- “It’s a disease or it’s…. something else… but we’re not telling you what because we don’t know and all we’re really trying to say is it’s probably not a straight-up disease. You figure it out from there. See ya!”
- “It’s a disease or it’s trauma. It has to be one or the other, and since no one has identified any real associated disease, then it’s probably trauma. What, you say you haven’t experienced any trauma? Had a pretty happy, healthy childhood? Oops, sorry! Better start digging ‘till you remember some forgotten traumatic memory or something!”
OR (my personal favorite):
- “Hey, we don’t know what’s going on, but not because there isn’t an answer. It’s just that we don’t know it because we’re not ‘professionals.’ So, please, next time you do a training, be sure to bring in a psychiatrist, ask them all the wrong questions, and go back to being comforted by what you already ‘knew’: It’s all a disease.”
The reality is that those who claim ‘proof’ and specific, concrete ‘knowledge’ will generally be listened to over anyone claiming that the best (and truest) answer is no clear answer at all. (This is especially true in cultures where a comparatively small handful of years of academic study are valued far more than decades of personal experience.) And, so we do seek to strike a balance; We aim to offer concrete examples, while still emphasizing the importance of a stance that ultimately says, “I don’t know the truth for you.” And when someone does share the truth they’ve come to for themselves (as Jacqui Dillon stated in ‘Beyond the Medical Model’), we emphasize the importance of exploring what actual impact that truth has on that person’s life rather than evaluating the truth they’ve come to as it relates to our own belief systems.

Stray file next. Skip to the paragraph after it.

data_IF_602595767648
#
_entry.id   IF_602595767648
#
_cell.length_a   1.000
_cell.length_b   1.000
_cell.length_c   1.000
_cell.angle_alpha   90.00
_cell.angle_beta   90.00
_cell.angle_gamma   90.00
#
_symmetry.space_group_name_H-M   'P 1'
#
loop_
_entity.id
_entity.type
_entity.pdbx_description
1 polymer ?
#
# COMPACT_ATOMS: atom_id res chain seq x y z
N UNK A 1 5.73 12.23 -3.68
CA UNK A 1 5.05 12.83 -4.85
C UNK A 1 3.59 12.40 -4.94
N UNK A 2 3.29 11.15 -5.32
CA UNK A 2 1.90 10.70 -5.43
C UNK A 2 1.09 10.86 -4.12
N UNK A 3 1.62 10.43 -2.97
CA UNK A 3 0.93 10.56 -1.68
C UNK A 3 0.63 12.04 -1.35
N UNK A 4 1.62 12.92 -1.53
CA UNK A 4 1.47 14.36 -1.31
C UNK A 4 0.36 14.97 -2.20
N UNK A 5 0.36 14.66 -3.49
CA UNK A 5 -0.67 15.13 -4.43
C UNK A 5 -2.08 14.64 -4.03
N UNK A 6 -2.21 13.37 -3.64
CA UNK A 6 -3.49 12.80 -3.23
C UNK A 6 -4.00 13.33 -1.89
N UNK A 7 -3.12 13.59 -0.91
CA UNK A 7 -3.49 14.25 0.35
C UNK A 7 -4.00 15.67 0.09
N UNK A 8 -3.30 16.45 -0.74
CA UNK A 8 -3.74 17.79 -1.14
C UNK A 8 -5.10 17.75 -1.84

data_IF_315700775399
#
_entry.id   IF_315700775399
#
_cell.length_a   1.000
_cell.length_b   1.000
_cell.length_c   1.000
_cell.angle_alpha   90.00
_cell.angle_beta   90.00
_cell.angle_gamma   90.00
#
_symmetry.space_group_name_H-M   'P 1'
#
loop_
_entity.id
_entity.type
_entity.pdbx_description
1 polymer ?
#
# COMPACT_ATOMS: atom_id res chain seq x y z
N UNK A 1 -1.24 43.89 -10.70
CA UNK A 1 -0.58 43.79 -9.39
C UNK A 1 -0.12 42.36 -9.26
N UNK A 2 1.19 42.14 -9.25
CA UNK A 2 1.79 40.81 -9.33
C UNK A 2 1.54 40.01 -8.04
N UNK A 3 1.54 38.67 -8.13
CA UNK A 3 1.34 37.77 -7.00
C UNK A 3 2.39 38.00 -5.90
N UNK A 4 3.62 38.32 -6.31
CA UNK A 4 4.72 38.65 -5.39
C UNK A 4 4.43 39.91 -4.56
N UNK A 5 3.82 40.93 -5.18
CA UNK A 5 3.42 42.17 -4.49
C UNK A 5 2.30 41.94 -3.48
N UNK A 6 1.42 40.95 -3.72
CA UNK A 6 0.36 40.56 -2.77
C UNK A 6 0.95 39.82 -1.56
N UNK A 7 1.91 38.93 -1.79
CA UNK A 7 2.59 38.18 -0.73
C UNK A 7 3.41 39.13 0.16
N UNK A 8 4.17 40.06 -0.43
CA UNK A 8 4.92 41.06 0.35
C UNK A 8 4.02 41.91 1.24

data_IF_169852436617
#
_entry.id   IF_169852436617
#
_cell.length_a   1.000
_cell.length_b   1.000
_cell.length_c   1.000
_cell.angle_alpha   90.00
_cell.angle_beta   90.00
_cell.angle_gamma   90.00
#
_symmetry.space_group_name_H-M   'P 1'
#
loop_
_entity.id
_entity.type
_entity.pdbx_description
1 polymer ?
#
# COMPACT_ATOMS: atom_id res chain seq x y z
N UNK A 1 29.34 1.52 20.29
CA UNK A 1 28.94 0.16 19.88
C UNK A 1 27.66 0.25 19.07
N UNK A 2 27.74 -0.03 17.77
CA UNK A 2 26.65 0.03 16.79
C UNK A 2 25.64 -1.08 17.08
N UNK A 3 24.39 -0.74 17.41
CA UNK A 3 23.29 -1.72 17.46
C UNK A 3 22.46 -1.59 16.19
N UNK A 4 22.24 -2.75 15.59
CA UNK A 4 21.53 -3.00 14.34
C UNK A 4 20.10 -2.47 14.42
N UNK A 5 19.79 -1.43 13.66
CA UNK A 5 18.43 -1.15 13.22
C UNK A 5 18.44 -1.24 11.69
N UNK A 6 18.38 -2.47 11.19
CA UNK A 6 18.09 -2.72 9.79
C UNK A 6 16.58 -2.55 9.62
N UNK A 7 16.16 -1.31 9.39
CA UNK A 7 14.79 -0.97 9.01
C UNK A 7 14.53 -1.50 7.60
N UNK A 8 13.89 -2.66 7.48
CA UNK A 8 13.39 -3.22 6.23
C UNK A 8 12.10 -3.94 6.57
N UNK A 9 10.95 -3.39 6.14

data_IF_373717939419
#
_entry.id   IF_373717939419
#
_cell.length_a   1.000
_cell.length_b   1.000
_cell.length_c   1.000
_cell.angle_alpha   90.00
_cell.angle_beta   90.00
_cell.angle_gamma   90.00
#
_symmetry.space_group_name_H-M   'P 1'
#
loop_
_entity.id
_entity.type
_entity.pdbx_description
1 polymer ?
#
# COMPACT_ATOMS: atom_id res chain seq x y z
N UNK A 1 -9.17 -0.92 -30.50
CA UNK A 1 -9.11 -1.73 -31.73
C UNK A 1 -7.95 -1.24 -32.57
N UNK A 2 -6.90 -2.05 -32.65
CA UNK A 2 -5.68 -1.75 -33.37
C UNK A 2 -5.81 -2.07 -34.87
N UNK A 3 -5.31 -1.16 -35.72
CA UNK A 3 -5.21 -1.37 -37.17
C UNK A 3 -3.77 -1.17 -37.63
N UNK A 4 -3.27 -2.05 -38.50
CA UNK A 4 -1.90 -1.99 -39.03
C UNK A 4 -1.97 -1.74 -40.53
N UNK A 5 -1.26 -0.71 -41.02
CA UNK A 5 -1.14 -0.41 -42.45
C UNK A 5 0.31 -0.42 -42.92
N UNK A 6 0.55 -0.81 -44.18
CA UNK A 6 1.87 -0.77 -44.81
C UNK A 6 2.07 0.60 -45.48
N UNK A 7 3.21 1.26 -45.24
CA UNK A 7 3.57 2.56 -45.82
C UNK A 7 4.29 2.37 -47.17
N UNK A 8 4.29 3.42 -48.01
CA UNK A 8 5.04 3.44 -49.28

To that end, we’ve created a handout to help concretize the tricky balance of all those ideas, and have shared it at the end of this blog for your perusal.
And for anyone contemplating Hearing Voices training, a few additional notes:
If you want to start a Hearing Voices group or have a Hearing Voices event of some sort, and aren’t sure if you have or want to invest the budget needed to bring someone in from the outside to help you out along the way, Hearing Voices USA offers a great tool to help you evaluate how much outside support is needed. You can find that HERE. (The Hearing Voices Movement certainly isn’t set-up like, for example, Welness Recovery Action Planning and so no certification is required for someone to be ‘allowed to’ facilitate a group or offer a workshop, but the risk of getting it wrong or failing to hold to the integrity of the approach without that sort of support is pretty high, unless you’re fairly well prepared.)
And if you do want to bring someone in, visit our Hearing Voices page for information. We are also working with the Hearing Voices Research & Development Fund (through the Foundation for Excellence as administered by Jacqui Dillon and Gail Hornstein) to provide free trainings, and you can learn more about that HERE. You can also contact us directly at: